Prince Charles’ letters - landmark judgment
Posted: 26th March 2015
In a landmark decision, which reaffirmed the democratic division between the roles of the judiciary and the executive, the Supreme Court has ruled that the Attorney General (AG) breached fundamental constitutional principles when he refused to disclose to the press letters written to government departments by Prince Charles.
A journalist had campaigned for the right to see the letters and the Upper Tribunal (UT) had ultimately decided that ‘advocacy correspondence’ between the heir to the throne and various government departments should be disclosed to him. The AG’s response to that decision was to issue a certificate under the Freedom of Information Act 2000 refusing such disclosure. He said that there were ‘reasonable grounds’ for maintaining the privacy of the correspondence.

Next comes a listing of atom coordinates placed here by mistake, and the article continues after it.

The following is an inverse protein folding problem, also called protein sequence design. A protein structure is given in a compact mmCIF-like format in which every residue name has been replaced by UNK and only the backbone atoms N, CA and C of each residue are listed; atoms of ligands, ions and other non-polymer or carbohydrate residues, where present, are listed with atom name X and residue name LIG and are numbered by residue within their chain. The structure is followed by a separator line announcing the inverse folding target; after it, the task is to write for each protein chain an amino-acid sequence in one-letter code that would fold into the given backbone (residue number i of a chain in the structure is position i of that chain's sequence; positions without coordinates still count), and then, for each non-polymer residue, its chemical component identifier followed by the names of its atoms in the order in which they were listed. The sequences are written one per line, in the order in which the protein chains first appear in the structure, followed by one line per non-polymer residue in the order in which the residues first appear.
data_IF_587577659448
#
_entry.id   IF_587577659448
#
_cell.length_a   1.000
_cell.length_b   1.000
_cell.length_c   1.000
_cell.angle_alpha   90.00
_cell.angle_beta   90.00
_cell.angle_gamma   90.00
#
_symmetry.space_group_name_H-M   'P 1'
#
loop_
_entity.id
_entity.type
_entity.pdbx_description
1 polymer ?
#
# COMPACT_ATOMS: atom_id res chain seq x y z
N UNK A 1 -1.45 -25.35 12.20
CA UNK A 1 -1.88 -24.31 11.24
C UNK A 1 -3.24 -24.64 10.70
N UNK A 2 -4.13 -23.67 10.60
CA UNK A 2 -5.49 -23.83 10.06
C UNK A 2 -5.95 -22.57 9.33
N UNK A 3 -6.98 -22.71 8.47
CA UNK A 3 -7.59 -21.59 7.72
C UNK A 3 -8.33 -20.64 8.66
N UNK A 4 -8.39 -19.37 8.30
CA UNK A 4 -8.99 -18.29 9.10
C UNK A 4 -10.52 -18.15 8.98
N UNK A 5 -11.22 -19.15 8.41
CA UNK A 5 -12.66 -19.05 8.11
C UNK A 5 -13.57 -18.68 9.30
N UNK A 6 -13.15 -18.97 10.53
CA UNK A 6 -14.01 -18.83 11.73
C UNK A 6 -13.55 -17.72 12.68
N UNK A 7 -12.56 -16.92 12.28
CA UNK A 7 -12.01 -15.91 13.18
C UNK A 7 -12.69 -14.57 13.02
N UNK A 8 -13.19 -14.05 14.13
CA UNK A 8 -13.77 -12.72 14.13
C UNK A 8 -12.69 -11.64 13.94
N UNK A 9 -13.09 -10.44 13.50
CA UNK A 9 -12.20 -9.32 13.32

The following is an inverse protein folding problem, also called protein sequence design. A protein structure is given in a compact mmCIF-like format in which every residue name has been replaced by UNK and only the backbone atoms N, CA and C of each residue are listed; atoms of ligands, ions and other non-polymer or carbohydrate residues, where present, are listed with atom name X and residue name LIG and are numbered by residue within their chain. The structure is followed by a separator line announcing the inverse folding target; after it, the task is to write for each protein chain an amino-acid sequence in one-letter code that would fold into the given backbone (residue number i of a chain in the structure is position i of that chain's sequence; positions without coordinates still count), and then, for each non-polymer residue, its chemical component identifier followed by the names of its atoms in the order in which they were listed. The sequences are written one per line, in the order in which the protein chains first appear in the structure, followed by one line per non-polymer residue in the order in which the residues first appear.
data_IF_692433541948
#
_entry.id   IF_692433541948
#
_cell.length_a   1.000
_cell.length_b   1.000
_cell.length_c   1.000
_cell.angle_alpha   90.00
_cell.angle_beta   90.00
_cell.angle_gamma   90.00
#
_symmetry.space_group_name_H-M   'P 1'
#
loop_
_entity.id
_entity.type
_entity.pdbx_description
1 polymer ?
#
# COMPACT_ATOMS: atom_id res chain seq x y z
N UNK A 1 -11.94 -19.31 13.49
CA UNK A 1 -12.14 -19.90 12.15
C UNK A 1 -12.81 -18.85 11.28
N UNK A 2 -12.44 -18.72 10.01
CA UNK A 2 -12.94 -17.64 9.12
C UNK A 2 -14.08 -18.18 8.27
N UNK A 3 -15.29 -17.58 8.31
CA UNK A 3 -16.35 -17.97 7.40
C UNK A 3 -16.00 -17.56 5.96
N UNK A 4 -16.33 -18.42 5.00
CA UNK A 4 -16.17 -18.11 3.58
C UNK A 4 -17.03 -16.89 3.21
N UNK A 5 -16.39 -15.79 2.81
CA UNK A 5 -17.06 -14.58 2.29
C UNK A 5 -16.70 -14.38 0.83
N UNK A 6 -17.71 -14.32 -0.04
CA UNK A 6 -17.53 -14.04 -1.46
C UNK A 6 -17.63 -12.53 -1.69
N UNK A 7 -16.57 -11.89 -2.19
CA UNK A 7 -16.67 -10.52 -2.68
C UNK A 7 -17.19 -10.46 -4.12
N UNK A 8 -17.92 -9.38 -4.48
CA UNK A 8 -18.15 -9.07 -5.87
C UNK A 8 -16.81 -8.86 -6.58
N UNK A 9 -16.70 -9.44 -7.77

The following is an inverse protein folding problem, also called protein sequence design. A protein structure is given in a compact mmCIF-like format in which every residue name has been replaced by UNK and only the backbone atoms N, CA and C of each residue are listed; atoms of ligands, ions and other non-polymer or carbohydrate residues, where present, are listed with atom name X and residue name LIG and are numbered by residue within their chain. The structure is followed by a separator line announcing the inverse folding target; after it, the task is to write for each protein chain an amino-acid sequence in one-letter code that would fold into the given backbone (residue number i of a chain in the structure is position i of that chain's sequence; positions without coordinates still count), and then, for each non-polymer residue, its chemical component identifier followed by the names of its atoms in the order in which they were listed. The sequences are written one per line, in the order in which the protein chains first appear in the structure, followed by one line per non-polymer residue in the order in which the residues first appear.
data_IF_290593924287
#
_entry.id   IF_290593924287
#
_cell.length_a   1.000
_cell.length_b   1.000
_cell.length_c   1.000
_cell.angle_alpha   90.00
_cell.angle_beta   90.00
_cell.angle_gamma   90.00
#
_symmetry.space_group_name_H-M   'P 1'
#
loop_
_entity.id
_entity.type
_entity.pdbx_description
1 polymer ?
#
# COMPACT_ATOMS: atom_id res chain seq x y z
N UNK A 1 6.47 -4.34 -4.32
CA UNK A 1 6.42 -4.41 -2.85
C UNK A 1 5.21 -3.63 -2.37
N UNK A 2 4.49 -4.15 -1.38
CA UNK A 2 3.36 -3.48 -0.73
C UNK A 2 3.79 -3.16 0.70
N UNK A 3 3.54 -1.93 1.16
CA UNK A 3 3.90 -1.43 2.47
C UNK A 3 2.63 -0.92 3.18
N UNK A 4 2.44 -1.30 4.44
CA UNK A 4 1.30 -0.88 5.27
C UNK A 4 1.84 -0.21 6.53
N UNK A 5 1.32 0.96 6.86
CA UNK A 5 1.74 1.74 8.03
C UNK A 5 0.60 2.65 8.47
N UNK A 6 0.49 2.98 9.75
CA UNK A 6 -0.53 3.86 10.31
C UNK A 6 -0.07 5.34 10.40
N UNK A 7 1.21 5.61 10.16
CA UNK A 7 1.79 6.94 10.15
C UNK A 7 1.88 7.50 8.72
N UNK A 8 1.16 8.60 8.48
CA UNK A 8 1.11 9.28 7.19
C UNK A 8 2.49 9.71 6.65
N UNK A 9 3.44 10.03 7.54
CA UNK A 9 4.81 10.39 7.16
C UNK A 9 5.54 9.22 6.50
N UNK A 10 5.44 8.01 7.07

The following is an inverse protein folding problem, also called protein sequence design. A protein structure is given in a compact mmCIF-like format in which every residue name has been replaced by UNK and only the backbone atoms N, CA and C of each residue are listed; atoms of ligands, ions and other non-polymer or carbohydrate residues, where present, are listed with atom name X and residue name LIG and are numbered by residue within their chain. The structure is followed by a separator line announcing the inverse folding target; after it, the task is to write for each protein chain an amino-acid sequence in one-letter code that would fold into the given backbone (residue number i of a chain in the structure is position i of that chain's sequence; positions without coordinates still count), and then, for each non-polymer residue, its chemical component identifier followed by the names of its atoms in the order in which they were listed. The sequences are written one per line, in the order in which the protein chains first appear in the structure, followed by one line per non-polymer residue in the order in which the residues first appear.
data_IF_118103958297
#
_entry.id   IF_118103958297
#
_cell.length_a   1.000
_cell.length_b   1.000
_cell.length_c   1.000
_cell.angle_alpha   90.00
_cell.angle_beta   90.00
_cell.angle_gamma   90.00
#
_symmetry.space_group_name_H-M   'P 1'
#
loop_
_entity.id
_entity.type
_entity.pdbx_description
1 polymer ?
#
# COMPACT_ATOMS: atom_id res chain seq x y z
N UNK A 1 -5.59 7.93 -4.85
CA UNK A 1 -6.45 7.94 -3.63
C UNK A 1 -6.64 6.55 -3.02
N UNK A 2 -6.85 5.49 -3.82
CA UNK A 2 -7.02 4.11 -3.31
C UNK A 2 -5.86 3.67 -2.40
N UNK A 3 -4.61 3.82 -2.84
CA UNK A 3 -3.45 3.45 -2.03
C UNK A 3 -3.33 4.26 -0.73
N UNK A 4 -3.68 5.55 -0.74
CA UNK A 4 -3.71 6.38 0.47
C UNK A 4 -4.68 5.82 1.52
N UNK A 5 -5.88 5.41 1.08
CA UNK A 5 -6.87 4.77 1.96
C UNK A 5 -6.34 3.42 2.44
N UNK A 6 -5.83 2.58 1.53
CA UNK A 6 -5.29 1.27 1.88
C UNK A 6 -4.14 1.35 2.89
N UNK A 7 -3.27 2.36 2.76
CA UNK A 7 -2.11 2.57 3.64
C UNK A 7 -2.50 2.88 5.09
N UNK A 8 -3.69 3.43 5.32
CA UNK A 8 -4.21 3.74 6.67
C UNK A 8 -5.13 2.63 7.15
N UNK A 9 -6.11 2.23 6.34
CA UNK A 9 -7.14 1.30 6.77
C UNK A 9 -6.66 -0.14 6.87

The journalist’s challenge to the certificate was upheld by the Court of Appeal and, in dismissing the AG’s appeal against that decision, the Supreme Court has ruled by a majority that the certificate was invalid. The Court noted that, by issuing the certificate, the AG had purported to override the decision of the UT merely on the basis that he disagreed with it.
The Court found that, to allow such a procedure, would be unique in the laws of the UK and would cut across two constitutional principles that were fundamental to the rule of law: decisions made by the courts are final and cannot be set aside and the decisions and actions of the executive are reviewable by the judiciary, not vice versa.